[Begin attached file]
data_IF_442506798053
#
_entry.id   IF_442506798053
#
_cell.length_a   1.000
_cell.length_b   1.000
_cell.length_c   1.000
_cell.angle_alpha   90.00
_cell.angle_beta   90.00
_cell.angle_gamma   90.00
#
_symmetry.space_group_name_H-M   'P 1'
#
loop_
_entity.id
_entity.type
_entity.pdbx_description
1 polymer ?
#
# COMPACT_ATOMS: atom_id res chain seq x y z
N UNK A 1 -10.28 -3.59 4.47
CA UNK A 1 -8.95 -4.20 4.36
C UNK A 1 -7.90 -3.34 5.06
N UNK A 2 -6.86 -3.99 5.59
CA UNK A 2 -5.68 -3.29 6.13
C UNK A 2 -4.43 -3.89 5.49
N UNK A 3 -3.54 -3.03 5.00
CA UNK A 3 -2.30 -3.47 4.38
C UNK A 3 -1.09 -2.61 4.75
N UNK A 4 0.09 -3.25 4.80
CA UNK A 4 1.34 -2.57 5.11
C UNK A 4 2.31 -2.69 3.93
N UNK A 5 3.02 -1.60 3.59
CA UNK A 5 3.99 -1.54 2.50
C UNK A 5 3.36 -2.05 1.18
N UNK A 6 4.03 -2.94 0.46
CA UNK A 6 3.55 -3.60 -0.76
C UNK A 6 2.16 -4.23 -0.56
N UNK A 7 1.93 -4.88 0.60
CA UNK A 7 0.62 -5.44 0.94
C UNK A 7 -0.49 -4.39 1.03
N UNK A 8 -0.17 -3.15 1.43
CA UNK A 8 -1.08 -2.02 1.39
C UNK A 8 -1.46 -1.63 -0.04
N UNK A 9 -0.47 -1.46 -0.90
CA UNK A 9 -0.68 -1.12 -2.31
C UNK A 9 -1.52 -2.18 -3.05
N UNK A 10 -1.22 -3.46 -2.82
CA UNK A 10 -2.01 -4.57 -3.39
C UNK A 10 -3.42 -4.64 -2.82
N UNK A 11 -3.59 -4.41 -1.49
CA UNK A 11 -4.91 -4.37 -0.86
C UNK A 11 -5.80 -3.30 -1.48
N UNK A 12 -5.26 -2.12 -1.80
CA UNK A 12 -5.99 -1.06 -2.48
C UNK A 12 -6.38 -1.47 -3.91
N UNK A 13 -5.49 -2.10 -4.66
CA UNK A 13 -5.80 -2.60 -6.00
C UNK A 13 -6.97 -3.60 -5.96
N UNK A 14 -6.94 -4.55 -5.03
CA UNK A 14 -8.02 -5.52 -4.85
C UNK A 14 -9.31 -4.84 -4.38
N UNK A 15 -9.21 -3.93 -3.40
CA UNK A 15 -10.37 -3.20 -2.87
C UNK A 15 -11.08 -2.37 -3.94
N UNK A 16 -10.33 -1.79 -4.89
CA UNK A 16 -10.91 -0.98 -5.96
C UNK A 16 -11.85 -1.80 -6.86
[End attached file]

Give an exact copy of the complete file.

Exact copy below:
data_IF_442506798053
#
_entry.id   IF_442506798053
#
_cell.length_a   1.000
_cell.length_b   1.000
_cell.length_c   1.000
_cell.angle_alpha   90.00
_cell.angle_beta   90.00
_cell.angle_gamma   90.00
#
_symmetry.space_group_name_H-M   'P 1'
#
loop_
_entity.id
_entity.type
_entity.pdbx_description
1 polymer ?
#
# COMPACT_ATOMS: atom_id res chain seq x y z
N UNK A 1 -10.28 -3.59 4.47
CA UNK A 1 -8.95 -4.20 4.36
C UNK A 1 -7.90 -3.34 5.06
N UNK A 2 -6.86 -3.99 5.59
CA UNK A 2 -5.68 -3.29 6.13
C UNK A 2 -4.43 -3.89 5.49
N UNK A 3 -3.54 -3.03 5.00
CA UNK A 3 -2.30 -3.47 4.38
C UNK A 3 -1.09 -2.61 4.75
N UNK A 4 0.09 -3.25 4.80
CA UNK A 4 1.34 -2.57 5.11
C UNK A 4 2.31 -2.69 3.93
N UNK A 5 3.02 -1.60 3.59
CA UNK A 5 3.99 -1.54 2.50
C UNK A 5 3.36 -2.05 1.18
N UNK A 6 4.03 -2.94 0.46
CA UNK A 6 3.55 -3.60 -0.76
C UNK A 6 2.16 -4.23 -0.56
N UNK A 7 1.93 -4.88 0.60
CA UNK A 7 0.62 -5.44 0.94
C UNK A 7 -0.49 -4.39 1.03
N UNK A 8 -0.17 -3.15 1.43
CA UNK A 8 -1.08 -2.02 1.39
C UNK A 8 -1.46 -1.63 -0.04
N UNK A 9 -0.47 -1.46 -0.90
CA UNK A 9 -0.68 -1.12 -2.31
C UNK A 9 -1.52 -2.18 -3.05
N UNK A 10 -1.22 -3.46 -2.82
CA UNK A 10 -2.01 -4.57 -3.39
C UNK A 10 -3.42 -4.64 -2.82
N UNK A 11 -3.59 -4.41 -1.49
CA UNK A 11 -4.91 -4.37 -0.86
C UNK A 11 -5.80 -3.30 -1.48
N UNK A 12 -5.26 -2.12 -1.80
CA UNK A 12 -5.99 -1.06 -2.48
C UNK A 12 -6.38 -1.47 -3.91
N UNK A 13 -5.49 -2.10 -4.66
CA UNK A 13 -5.80 -2.60 -6.00
C UNK A 13 -6.97 -3.60 -5.96
N UNK A 14 -6.94 -4.55 -5.03
CA UNK A 14 -8.02 -5.52 -4.85
C UNK A 14 -9.31 -4.84 -4.38
N UNK A 15 -9.21 -3.93 -3.40
CA UNK A 15 -10.37 -3.20 -2.87
C UNK A 15 -11.08 -2.37 -3.94
N UNK A 16 -10.33 -1.79 -4.89
CA UNK A 16 -10.91 -0.98 -5.96
C UNK A 16 -11.85 -1.80 -6.86